When you were sorting the letters, did you come across anything surprising or especially notable?

I think the takeaway from the project for many of the volunteers who worked with it was the overall outpouring of grief as well as the personal nature of many of the letters, people relating personal stories, offering prayers, aid or asking for help. The majority of the writers discussed their love of the President, and the sadness and grief that they as American citizens felt. Many of the volunteers who worked on this project mentioned that they wouldn’t think of writing to the President or First Lady in this capacity, or feel as personally connected to a politician or political family in this day and age.

What’s the importance of processing this collection?

Over the years, we’ve found that most of the requests we get to access this collection are from individuals looking for the letters that either they sent or that their family members sent to Mrs. Kennedy. The collection was originally sorted by type – for example, letters with Mass cards, or poems, or drawings, or written by children. We found that with the reference requests we were getting, most people remembered they wrote a letter, but they didn’t remember specifically if they sent a mass card, or wrote a poem, etc. So by reorganizing the collection alphabetically by last name of the individual, Library staff can easily search through a few boxes instead of 200 cubic feet of material. It’s a huge accomplishment and will be of immense help in helping the public find their letters!

anonymous asked:

Lmao, is that going to be Yuri's look for season 2? Is he replacing Georgi, and going through "The Faze"?

Dude… dude!!!! I’m not sure who copies who. That look is from “Welcome to the Madness”. It was Yuri’s exhibition song but it wasn’t shown in season one. It’s a routine before Georgi’s. Anyway…

This doesn’t compare to…


Yuri’s a natural!!!!!!! He pulls it off! Emo-tragic vs. badass-punk, raccoon eyes vs. smokey eyes. Love both these dudes, but Yuri’s a fashion icon who can pull off any style.

I have this head canon where it was Obi-Wan’s idea for Yoda to dump a surprise mail-order Padawan on Anakin. Maybe he thought a padawan would distract Anakin from his grief, the way that little Anakin distracted Obi-Wan from his. Maybe he noticed Anakin’s growing dissatisfaction with the Order and thought a padawan would help cement his ties. Either way, all Obi-Wan’s talk of taking on a new student himself was to give him some plausible deniability when Ahsoka showed up.

anonymous asked:

YESS👏🏼👏🏽👏🏾👏🏿SLAYYYYY I'm actually about half Asian myself, my mom being Chinese. I'm not Japanese but I am offended by how they whitewashed death note.🙃 there have been other live action versions and the actors were Asian! But no! Let's get white people! They play every character in every show!!!! I'm just happy to see someone agrees with me !!!:)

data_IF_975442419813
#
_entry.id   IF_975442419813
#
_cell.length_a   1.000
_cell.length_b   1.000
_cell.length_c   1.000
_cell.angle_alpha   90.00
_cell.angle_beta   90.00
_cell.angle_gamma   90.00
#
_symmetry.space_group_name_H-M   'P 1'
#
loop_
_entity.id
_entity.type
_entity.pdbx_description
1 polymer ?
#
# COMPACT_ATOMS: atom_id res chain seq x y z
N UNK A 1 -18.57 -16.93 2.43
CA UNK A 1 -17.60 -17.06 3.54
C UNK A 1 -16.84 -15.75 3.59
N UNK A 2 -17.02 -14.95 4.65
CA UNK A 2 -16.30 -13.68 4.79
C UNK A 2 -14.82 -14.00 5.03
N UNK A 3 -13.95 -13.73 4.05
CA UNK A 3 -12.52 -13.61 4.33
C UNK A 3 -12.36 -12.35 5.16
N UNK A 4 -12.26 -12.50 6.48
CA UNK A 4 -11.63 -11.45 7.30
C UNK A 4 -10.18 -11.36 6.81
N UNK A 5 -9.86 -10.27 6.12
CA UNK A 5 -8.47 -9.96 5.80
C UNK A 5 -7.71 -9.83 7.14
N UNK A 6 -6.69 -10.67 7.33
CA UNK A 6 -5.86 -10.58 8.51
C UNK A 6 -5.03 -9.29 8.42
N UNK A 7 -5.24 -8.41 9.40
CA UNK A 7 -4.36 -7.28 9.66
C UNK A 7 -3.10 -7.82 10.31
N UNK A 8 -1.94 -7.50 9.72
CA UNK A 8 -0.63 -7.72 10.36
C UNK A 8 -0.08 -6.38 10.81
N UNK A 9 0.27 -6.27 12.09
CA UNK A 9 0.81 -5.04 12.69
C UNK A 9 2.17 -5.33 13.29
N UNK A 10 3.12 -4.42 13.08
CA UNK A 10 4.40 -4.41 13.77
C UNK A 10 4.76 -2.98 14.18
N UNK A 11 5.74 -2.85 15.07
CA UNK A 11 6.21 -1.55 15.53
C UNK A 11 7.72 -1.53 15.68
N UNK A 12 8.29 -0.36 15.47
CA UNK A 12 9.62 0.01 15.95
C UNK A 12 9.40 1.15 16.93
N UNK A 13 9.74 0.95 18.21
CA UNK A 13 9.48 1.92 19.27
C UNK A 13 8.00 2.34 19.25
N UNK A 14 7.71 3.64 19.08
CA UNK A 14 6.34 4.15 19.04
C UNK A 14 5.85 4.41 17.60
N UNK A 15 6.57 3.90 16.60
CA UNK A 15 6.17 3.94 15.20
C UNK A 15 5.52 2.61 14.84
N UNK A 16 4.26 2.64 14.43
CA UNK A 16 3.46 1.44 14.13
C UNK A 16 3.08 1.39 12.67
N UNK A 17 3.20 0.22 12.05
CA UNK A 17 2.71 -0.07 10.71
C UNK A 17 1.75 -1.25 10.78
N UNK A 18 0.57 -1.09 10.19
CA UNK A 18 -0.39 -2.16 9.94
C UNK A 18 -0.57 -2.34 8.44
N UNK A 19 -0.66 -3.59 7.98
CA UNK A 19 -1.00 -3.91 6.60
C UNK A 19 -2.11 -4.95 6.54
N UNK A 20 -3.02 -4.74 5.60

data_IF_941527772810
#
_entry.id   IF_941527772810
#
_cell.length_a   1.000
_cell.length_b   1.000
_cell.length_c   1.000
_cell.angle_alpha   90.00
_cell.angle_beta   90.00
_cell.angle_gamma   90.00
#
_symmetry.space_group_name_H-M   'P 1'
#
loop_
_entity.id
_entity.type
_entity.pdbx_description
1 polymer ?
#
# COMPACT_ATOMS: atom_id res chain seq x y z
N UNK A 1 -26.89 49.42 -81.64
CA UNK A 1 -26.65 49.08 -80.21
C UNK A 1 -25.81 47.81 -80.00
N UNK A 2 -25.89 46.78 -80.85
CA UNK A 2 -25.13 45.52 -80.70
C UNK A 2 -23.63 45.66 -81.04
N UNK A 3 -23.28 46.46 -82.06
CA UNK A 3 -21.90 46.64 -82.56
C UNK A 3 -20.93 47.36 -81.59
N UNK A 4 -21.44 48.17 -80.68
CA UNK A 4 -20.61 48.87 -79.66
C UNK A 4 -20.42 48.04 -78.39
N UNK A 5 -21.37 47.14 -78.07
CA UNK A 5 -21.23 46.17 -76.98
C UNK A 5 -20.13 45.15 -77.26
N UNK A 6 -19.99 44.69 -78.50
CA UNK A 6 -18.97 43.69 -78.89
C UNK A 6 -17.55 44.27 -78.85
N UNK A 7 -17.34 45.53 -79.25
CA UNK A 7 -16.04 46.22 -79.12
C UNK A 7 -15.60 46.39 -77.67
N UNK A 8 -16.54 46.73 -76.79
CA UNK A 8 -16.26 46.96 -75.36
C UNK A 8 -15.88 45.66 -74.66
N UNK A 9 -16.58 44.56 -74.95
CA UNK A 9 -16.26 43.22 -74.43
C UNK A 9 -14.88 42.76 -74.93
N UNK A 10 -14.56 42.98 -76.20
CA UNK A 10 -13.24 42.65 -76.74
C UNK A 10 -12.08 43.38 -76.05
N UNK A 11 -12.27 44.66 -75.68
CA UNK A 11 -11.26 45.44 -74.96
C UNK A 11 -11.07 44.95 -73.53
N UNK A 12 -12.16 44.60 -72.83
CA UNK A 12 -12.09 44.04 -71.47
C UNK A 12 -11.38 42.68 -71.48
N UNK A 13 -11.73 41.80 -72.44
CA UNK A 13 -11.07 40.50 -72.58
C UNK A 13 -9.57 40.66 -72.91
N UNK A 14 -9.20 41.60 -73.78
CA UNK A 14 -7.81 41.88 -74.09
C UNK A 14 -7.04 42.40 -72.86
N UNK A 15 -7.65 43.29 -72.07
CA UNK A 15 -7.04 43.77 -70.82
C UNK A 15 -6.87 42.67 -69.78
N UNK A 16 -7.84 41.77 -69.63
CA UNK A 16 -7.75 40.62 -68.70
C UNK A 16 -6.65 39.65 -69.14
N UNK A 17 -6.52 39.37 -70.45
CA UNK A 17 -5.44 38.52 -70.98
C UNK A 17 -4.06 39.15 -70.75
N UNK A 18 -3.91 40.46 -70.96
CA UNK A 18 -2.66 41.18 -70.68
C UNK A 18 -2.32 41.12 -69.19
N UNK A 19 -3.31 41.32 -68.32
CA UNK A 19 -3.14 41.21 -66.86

I’m happy to say that opinions on whitewashed Death Note aren’t evenly split. Way more than half of the people who saw Turner reacted negatively. It’s safe to say that garbage is gonna flop. It should be a basic rule for a country as culturally diverse as the USA to respect ethnicity.

Death Note is not devoid of white people, but Light Yagami is: Japanese and perfect in every aspect (handsome, intelligent, not Kira from any angle). They casted a mediocre white boy who looks like an angry extra from Teen Wolf.



My Supernatural Lacquer box came in today. I opened it and had a fangirl meltdown. My fandom world and my hobby world collided and I almost didn’t survive.

LOOK AT THESE NAIL POLISHES. I DIE. And there’s a Women of Letters mani bomb. And TFW magnets. Just so much awesome stuff. I’m a happy fangirl right now.

Hey y'all! My name is Dan. I’m a sixteen year old demiguy living in Virginia, and I’m looking for some snail mail pals. I love origami, art, cool rocks, spoken word poetry and rap, geocaching, photography, and Steven Universe. My ideal pen pal is someone who can move past small talk and have intellectually stimulating conversations while maintaining a sense of humor and positive outlook. They’d also be comfortable/able to send/receive care packages. 

My tumblr is nabinu. Come shoot me a message!

And yes, this is a picture of me dabbing by a tree. It’s a part of a series called Dan Dabs By Cool Nature Things™